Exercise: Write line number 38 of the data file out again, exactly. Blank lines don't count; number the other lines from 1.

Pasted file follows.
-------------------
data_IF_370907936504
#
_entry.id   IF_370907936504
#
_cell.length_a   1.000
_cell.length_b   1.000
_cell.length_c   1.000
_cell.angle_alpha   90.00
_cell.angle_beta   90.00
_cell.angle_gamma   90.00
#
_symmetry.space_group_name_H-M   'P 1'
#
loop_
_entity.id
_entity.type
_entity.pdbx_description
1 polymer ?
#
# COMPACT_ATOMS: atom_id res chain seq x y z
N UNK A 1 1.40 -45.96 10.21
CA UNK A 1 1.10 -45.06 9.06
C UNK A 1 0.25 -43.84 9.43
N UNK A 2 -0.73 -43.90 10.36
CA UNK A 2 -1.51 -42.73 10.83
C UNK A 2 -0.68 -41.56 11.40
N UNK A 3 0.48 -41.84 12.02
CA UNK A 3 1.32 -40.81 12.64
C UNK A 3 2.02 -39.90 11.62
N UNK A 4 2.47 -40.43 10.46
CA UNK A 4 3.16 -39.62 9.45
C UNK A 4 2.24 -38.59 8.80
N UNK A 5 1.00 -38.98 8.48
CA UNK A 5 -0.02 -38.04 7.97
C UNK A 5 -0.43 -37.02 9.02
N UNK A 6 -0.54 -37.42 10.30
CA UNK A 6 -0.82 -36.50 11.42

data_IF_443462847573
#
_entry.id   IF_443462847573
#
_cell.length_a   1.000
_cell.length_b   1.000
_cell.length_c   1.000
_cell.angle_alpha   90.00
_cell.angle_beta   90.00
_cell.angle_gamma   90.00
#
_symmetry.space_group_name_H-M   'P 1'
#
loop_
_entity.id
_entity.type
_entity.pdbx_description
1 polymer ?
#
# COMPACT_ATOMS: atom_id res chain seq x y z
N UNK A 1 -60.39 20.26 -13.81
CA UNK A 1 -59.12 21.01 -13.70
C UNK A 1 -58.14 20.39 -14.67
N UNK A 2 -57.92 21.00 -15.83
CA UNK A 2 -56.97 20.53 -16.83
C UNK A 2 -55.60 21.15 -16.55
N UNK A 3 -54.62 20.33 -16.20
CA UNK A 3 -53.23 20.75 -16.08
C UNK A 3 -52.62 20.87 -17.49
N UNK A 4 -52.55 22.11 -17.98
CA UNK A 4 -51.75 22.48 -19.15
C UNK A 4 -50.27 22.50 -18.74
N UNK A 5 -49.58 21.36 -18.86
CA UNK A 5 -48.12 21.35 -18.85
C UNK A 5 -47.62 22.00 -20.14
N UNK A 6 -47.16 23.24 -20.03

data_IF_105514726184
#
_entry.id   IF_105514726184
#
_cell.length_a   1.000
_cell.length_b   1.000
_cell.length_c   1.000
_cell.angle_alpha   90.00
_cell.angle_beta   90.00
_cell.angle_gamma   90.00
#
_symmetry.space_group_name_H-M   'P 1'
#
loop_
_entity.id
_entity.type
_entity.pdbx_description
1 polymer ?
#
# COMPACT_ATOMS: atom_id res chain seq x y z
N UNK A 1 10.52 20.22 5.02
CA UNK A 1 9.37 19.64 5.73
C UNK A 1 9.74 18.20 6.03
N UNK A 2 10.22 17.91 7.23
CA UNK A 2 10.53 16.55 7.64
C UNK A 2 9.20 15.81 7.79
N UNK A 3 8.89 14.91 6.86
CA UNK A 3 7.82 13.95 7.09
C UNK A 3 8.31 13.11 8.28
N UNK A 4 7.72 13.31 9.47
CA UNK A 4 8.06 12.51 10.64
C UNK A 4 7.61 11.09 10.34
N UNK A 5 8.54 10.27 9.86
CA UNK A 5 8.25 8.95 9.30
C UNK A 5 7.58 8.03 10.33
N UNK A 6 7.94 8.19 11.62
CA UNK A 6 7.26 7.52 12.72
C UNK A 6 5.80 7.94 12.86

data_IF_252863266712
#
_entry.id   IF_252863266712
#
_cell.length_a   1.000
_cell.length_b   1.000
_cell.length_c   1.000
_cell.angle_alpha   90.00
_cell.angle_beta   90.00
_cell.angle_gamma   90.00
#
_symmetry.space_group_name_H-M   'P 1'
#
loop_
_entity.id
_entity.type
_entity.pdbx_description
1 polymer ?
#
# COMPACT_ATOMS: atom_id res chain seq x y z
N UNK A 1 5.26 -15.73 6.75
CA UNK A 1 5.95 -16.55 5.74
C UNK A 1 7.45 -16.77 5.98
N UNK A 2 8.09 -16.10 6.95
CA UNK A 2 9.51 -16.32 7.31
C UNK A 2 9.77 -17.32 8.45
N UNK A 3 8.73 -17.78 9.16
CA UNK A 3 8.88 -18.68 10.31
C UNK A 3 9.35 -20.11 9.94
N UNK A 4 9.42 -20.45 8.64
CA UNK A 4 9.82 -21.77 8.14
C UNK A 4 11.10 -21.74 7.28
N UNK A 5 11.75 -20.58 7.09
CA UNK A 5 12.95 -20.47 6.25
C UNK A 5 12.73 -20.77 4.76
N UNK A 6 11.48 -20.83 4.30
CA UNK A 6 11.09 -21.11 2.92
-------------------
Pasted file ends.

data_IF_443462847573